Governor Adams Oshiomhole, who chaired a special committee set up by the National Economic Council, NEC, insists that the President Goodluck Jonathan administration plundered the nation’s economy despite the defence being put forward by the former Minister of Finance, and Coordinating Minister for the Economy, Dr Ngozi Okonjo-Iweala.
As a matter of fact, the Governor who is a member of the National Economic Council, NEC, made further disclosures revealing that under the watch of Okonjo-Iweala, the Federal Government spent the sum of N140billion on consultancy for the Second Niger bridge. He said the money was sourced from the Sovereign Wealth Fund, SWF, illegally, asserting that the Igbos must hold the former President responsible since such amount was expended with no bridge on ground.
He insists that the nation cannot succeed in the war against corruption unless people are prosecuted, stressing that “If Nigerians know what these people did, they will stone them to death, jungle justice. 700 million dollars gone on second Niger bridge without any bridge to show”.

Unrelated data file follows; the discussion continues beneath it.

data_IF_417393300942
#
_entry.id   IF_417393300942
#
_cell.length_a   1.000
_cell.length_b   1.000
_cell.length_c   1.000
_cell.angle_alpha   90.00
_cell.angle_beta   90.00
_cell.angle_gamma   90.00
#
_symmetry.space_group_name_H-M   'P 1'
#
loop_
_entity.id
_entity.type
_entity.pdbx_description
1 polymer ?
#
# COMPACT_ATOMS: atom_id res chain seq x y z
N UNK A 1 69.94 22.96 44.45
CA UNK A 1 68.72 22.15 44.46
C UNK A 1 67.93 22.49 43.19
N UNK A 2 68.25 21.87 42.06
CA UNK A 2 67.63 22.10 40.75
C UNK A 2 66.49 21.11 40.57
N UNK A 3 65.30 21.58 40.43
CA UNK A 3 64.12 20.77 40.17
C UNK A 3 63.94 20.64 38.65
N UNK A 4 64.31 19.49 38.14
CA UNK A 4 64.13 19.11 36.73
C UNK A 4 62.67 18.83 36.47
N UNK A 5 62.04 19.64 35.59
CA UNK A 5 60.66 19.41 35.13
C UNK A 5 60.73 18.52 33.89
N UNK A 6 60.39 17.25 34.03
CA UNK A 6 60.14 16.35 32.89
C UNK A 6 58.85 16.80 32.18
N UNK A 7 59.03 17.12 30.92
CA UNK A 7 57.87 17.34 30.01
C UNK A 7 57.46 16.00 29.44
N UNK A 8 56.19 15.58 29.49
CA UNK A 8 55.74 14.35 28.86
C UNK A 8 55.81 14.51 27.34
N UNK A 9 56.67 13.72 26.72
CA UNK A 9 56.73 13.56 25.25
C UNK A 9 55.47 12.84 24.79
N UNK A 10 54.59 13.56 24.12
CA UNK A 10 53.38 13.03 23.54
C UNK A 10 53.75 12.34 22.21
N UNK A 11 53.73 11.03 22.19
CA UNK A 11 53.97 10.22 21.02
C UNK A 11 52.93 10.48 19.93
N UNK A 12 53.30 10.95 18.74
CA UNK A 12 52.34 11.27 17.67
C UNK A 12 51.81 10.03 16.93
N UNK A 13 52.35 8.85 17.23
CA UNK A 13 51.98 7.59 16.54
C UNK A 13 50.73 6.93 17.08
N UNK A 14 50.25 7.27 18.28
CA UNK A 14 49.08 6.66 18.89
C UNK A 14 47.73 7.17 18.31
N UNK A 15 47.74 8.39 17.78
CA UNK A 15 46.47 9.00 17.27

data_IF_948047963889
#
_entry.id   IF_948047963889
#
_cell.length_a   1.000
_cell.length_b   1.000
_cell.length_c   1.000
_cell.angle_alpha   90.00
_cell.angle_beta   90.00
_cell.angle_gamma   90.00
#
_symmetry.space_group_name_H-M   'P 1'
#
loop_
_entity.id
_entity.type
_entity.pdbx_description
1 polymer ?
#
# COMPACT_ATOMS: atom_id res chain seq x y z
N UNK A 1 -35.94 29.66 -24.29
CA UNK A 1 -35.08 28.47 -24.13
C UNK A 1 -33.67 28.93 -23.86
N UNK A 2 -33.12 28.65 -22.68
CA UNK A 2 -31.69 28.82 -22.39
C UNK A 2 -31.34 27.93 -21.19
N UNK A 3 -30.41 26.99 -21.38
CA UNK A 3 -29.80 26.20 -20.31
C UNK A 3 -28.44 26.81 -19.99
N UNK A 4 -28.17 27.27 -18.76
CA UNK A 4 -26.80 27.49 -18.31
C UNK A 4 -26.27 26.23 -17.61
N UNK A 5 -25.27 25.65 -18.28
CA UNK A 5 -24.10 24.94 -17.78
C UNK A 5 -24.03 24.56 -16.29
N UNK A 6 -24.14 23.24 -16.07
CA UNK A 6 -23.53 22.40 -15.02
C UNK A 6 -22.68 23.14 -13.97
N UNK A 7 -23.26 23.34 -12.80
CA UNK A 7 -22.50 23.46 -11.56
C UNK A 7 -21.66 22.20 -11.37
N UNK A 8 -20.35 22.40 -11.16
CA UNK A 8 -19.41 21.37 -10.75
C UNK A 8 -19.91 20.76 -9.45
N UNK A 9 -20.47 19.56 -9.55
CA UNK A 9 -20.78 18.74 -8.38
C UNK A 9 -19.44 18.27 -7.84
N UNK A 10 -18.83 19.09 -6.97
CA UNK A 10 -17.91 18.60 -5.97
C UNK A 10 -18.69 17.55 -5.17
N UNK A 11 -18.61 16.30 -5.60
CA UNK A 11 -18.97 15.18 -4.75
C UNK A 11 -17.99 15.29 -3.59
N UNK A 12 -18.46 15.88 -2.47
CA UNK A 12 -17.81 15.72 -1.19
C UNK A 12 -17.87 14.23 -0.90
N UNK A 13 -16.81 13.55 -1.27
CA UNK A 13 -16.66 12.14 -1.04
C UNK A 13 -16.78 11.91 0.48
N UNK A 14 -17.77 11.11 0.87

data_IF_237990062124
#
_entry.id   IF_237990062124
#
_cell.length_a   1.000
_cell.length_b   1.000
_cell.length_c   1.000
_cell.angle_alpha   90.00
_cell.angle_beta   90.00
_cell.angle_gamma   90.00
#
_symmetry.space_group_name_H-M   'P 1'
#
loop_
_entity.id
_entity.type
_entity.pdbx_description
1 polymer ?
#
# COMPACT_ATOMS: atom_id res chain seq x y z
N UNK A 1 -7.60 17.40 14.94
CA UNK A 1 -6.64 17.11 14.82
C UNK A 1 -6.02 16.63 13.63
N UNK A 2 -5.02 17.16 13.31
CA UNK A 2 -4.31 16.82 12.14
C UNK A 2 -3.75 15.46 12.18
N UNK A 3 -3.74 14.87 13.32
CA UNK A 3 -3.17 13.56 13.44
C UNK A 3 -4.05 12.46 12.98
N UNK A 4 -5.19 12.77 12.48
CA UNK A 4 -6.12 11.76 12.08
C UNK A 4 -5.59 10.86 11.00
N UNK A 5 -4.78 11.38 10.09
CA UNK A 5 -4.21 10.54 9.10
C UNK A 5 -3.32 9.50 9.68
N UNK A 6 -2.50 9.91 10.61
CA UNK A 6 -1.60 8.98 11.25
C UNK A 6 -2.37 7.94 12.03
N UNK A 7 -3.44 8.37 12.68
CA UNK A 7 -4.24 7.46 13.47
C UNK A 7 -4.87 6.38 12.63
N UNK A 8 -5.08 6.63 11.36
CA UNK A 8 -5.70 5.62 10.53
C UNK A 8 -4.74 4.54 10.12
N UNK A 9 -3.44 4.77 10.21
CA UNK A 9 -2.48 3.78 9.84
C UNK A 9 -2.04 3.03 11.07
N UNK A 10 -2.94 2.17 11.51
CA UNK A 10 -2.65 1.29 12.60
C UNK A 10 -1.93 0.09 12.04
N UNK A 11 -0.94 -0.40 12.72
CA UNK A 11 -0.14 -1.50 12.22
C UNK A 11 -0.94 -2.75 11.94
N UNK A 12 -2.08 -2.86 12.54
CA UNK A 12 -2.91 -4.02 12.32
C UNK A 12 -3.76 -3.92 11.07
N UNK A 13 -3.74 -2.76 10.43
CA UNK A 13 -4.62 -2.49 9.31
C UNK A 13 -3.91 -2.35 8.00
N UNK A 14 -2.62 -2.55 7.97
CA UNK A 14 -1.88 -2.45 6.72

Oshiomhole, visibly angry, said he may not be able to reveal as much as he would have liked but maintained that if Nigerians knew what actually went down during Jonathan’s reign, they would stone him and his cabinet members on the street.
He also spoke on the Edo World Bank loan, the race for the Edo guber race in 2016 and other national issues.
Sir, the National Assembly recently approved the 75million dollar loan to Edo State, but the opposition Peoples Democratic Party, PDP, opposed the loan deal saying the state is already heavily indebted, how would you react to that?
First, is that the PDP does not believe in development and for them anything that will bring prosperity to the people negates what they stand for. Which is politics for the benefit of PDP leaders. And of course they are embarrassed by the amount of goodwill that we have continued to enjoy from the people of the state; it is not easy to be in government for six and half years and you can still walk the streets – on and off. You find people trooping out to hail you and, see, they have been praying, with the declining oil prices such that many states can’t pay salaries.